The report continues on for 4 pages about all the efforts to inform the community. It discusses flyers being distributed in English and Spanish, e-mail blasts, newsletters and so on. If that were the case, they forgot to e-mail the Huntington School Board. We have confirmed that it was never presented to the Huntington School Board. Bill Dwyer who was BOE President at the time had no idea the report existed. Both Huntington Bay Mayor Herb Morrow and Highway Superintendent William Naughton were not made aware of the report. Huntington Station community activist Matt Harris did not know it existed, no one from the Greater Huntington Civic group knew about it and so on. Several reporters at the Huntingtonian News paper completed hours of extensive research on all matters related to committees and revitalization efforts in Huntington Station and this costly and detailed report never showed up anywhere.
These are statements taken directly from the report:
Future residential projects would increase population density and enhance retail market potential.
The plan calls for more expensive mid-rise buildings of 4 – 8 stories.
The early program phases would likely be primarily rental housing, with more for sale housing coming online in later years.
The report estimates the need for about 1600 high density transaction annually including 540 low-income units, 190 workforce units and 840 Market Rate units.
Phase one includes 30 percent of the units designated as affordable/workforce housing.
Recommendations include that the residential component consists of multifamily housing for mixed-income households. Housing formats to include apartments, mid-rise apartments and town-homes.
Adjust boundaries of the new hamlet center to be consistent with existing/ proposed land use.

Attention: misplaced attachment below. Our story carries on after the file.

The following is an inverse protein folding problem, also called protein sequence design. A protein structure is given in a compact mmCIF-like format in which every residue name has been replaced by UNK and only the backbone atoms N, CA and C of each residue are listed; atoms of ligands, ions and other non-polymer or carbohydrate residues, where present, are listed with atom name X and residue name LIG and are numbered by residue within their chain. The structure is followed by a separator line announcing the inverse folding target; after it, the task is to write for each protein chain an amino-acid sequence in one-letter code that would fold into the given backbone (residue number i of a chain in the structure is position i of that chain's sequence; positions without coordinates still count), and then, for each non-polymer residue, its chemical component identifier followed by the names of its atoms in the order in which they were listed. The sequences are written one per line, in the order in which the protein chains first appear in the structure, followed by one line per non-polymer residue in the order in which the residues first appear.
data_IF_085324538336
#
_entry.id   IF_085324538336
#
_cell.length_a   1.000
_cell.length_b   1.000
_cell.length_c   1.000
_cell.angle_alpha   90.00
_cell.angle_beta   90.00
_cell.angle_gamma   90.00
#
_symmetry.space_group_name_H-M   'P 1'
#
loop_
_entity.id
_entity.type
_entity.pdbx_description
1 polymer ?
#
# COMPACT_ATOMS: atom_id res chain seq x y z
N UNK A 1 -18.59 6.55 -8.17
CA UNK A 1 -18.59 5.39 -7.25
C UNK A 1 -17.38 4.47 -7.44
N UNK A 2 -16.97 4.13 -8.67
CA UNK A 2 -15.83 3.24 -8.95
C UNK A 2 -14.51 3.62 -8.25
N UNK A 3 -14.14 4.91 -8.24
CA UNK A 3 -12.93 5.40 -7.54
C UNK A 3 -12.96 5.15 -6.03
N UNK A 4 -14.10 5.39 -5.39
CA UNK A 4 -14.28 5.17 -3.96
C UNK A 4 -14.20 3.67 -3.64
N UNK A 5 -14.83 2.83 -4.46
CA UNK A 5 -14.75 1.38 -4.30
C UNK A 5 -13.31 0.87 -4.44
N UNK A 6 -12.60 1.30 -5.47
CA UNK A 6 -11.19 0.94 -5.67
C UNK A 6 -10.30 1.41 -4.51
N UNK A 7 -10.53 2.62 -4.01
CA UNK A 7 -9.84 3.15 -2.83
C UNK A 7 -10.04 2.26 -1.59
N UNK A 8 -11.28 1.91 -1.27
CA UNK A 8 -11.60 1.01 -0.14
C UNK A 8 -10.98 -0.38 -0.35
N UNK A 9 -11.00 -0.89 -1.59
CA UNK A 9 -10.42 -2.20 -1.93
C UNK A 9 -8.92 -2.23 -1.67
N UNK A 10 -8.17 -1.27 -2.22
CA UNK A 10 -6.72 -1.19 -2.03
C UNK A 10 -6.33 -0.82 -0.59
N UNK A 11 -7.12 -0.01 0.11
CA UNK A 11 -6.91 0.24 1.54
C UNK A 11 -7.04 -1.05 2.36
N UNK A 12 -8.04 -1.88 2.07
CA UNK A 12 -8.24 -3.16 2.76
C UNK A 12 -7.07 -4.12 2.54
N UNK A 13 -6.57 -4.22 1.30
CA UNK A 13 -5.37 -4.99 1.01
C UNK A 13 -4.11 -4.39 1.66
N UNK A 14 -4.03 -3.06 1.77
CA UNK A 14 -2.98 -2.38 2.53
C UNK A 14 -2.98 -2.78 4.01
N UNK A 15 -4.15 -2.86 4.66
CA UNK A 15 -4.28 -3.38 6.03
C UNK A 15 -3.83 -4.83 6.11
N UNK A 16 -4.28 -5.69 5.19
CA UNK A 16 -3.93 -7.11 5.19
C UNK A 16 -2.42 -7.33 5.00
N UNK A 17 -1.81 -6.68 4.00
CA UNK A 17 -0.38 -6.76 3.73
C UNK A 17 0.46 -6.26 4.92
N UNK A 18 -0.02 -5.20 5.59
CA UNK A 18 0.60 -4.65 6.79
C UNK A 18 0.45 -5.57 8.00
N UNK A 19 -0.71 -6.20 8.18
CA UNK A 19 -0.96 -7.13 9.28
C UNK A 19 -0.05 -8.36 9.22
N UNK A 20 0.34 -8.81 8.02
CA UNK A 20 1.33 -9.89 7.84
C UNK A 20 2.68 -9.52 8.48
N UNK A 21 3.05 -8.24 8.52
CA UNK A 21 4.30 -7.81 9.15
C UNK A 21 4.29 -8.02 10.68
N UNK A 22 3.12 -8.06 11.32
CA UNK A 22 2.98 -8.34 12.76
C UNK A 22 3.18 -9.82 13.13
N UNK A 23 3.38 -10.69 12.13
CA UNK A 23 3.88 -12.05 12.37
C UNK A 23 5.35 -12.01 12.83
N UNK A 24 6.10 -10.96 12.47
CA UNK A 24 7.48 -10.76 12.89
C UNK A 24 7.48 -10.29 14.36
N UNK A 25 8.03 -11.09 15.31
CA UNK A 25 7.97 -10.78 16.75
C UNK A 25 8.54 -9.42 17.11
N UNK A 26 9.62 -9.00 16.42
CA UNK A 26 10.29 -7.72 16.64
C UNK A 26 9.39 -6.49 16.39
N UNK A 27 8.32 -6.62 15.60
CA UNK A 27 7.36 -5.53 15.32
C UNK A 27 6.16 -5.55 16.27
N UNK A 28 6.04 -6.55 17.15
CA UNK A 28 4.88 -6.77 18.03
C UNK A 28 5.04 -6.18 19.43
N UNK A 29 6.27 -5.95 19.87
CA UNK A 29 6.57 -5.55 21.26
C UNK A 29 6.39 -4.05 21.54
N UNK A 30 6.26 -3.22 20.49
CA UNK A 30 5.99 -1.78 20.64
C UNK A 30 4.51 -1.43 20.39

Permit buildings to be 45 feet high, require conditional use permits for buildings over 5000 square feet.
A general rule is that 15 to 24+ units are needed per acre.
Residential uses are the most critical.
It (referring to the Rotundo property) has the potential to support the greatest number of new residential dwelling units.
The proposed realignment would impact the current USA Gas Station and would likely require acquisition of this entire property.
Development projects located within the sub area can apply to join the Sewer District.
A separate analysis should be performed to determine the sub-areas full build-out potential.
The Yankee Peddler Antique building is one of the oldest extant buildings in the BOA study area. It appears to be well maintained and should be preserved if at all possible and could become an anchor building for this block’s redevelopment. Parcels in this block will likely need to be assembled in order to become viable for redevelopment.
At this point, it has not been adequately determined if there are even Brownfield areas in Huntingon Station which brings into question the proper use of grant money. No where in this report is there any conclusive hazardous brownfield waste site proven, and in fact one “potential site,” Jiffy Lube, has since been torn down and replaced with anew 7/11. Was the DEC involved in any clean up or testing of that site?
Hopefully, this will be investigated. If you are concerned about high density housing and quality of life issues we strongly recommend that you read the entire report. It will be available tomorrow on our website.